As a transportation company, you will often find yourself needing to work with a broker, either to ship freight or as a trucking company. However, there may be a scenario where your broker will need to enlist another broker or another entity other than a carrier to ship out a load. This is often interchangeably referred to as double brokering or brokering without authorization. However, are the two terms one and the same thing? Is either action legal?
When a shipper hires a truck broker to move an interstate shipment on their behalf, the expectation is that this broker will directly consign the shipment to an authorized carrier and on behalf of the shipper the broker will pay the carrier after the movement is successfully completed within the terms agreed upon between the broker and the carrier. This transaction is the norm in brokering.
The confusion between double brokering and brokering without authority begins when a normal broker transaction does not occur. However, it is easily cleared up by knowing the exact definition of each phrase.
Double brokering occurs when the broker who was hired by the shipper fails to find an authorized carrier and instead, turns the load over to another broker to hire an authorized carrier. Freight moved by double brokerage is technically legal, but often is regarded as a deceptive practice.
Brokering without Authorization
You will commonly hear people refer to the following situations as “Double Brokering”, but it is not Double Brokering, but Brokering Illegally or Brokering without authorization, pick your saying. If a carrier hired by the broker, instead of moving the shipment on one of their trucks, runs the shipment through a brokerage company they own and hires a different truck to move the shipment or the Carrier hired tries running the load through a totally different Broker or Carrier, then they are brokering without authorization.
Moving a load without brokerage authority is illegal. It is mostly done by authorized carriers that don’t have available equipment to move a given load so they turn it over to another carrier, but remain the middle man between the shipper and the actual carrier so they don’t lose business with the shipper.
The shipper who is paying for the freight now has no clue to who is actually hauling their load. Besides being illegal, there are many problems that can arise from this type of transaction: Who would the shipper seek restitution from if the load is damaged? Who does the actual carrier seek payment from if the hired carrier doesn’t pay them. Can they file on the Carrier’s Brokerage companies Bond?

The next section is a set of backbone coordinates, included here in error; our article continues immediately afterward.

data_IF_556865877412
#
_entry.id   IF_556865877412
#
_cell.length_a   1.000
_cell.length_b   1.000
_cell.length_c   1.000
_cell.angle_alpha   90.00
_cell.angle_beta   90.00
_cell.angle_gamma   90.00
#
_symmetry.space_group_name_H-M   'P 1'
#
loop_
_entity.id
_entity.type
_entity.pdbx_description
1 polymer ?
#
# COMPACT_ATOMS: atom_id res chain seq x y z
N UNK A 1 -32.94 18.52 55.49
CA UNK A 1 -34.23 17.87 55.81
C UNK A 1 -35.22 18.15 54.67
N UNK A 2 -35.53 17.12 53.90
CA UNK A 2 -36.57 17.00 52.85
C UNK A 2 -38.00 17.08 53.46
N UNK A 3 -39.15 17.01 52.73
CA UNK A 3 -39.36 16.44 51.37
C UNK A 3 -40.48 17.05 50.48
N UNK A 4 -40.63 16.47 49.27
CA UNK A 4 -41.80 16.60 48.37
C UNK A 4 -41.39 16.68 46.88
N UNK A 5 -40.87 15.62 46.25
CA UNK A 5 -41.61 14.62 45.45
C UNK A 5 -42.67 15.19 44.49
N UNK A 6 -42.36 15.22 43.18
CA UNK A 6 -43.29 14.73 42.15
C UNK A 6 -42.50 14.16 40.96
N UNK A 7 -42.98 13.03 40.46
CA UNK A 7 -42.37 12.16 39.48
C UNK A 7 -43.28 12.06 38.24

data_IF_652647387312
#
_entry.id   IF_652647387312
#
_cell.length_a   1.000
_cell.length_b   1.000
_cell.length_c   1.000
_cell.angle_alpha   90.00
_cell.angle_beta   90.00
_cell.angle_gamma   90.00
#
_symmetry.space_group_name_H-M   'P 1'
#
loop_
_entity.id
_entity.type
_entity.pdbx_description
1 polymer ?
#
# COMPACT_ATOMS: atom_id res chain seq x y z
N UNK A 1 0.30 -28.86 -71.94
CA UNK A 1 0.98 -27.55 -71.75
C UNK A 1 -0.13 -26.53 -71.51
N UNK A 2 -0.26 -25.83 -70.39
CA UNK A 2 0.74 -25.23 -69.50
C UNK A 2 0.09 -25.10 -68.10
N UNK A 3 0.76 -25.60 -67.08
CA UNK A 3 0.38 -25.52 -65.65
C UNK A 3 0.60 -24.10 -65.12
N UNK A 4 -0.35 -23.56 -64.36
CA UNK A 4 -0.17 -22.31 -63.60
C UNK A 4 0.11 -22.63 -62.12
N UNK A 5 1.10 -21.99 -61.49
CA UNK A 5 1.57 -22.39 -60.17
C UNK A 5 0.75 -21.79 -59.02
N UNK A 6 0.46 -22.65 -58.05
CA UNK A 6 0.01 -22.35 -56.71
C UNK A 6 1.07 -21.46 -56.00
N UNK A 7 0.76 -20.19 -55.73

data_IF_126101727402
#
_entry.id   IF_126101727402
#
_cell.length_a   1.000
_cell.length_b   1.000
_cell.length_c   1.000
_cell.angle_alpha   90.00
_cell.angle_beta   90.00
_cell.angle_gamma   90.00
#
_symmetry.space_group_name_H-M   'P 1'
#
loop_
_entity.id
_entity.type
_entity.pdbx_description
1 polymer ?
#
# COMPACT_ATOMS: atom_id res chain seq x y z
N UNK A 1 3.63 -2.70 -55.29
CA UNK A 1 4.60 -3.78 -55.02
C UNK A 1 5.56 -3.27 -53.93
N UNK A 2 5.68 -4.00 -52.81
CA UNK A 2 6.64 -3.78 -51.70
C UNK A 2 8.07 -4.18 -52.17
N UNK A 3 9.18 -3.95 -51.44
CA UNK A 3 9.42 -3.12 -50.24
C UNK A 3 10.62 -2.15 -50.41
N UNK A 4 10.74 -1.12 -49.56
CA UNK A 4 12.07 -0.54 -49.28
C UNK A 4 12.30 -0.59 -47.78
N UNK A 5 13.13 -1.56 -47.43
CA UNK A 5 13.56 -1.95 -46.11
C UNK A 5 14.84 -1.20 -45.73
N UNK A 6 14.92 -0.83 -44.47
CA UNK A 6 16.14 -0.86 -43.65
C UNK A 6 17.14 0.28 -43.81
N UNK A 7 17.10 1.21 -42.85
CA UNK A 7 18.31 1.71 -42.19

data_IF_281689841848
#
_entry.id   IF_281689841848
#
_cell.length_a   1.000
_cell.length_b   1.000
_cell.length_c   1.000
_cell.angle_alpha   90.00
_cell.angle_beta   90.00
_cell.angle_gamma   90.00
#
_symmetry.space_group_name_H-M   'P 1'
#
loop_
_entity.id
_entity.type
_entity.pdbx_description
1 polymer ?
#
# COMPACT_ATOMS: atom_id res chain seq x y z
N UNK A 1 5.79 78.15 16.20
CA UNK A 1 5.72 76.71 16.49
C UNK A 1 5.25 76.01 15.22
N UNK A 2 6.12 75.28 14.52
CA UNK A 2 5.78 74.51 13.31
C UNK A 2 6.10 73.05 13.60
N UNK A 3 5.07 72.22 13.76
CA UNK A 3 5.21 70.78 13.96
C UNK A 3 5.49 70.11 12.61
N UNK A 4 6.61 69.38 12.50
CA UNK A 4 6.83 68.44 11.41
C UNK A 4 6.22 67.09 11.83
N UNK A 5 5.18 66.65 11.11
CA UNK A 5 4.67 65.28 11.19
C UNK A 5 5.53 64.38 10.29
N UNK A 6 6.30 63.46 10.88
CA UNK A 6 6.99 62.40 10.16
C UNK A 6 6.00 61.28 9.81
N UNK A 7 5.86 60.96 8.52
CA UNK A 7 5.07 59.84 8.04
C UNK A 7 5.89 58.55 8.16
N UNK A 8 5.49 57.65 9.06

Note: In order to get legitimate brokerage authority a company or an individual must make an application to the FMCSA, which is the governing body on all interstate trucking. Additionally, the individual or company must put up a $75,000.00 bond, or cash, or enter into a trust agreement with a financial entity for the same amount. If all is approved the company or individual becomes an authorized truck broker.
Why is Double Brokering Performed?
If a shipper is requesting an interstate shipment of freight and there is more than one broker involved in the transaction between that shipper and the carrier that moves the freight, that is the text book definition of double brokering.
Brokers are extremely protective of the business with their customers. With some customers, brokers will have an office in their customer’s building and will handle all of their traffic.
In any case a broker will never want to tell a shipper customer that they can’t find a truck for their shipment. If they cannot locate an authorized carrier directly, they may contact another broker as a last resort to protect their relationship with the shipper.
In this case, the broker knowingly involves another broker when they have run out of options. In less frequent cases, the original broker may not know another broker is involved. This happens when the carrier they try to hire also owns a brokerage company and rather than haul the load on their truck they use their brokerage to hire a different carrier to haul the load.
Double brokering is legal but arguably unethical. At least one of the parties involved in a double brokered shipment is being deceived. If all goes well with the shipment and everyone gets paid as agreed then the deception probably goes unnoticed.
However, if there is a problem with the shipment or someone doesn’t get paid as agreed then the deception unravels and relationships can be seriously or even permanently damaged. UC Factors will not factor double brokered freight bills because of the potential for disaster and because we are not fans of any kind of deception.
Although you may not be able to know if you are involved in a transaction that utilizes double brokering or brokering without authorization, we would advise all our clients to be very cautious. Working with a reputable and trustworthy broker is the best way to ensure that you are participating in transactions that are above the law and do not involve any deception from any party.
Another way to avoid shady or illegal transactions is by working with a reputable factoring company who knows the ins and outs of your industry and has an expert eye to identify red flags on Bill of Ladings. A company like UC Factors has the knowledge and experience to find out if a broker is reputable or if they are someone your company should avoid.
One of the best ways to avoid deceptive transactions is by working with a factoring company who knows the industry. Learn how to choose the best factor for your business here: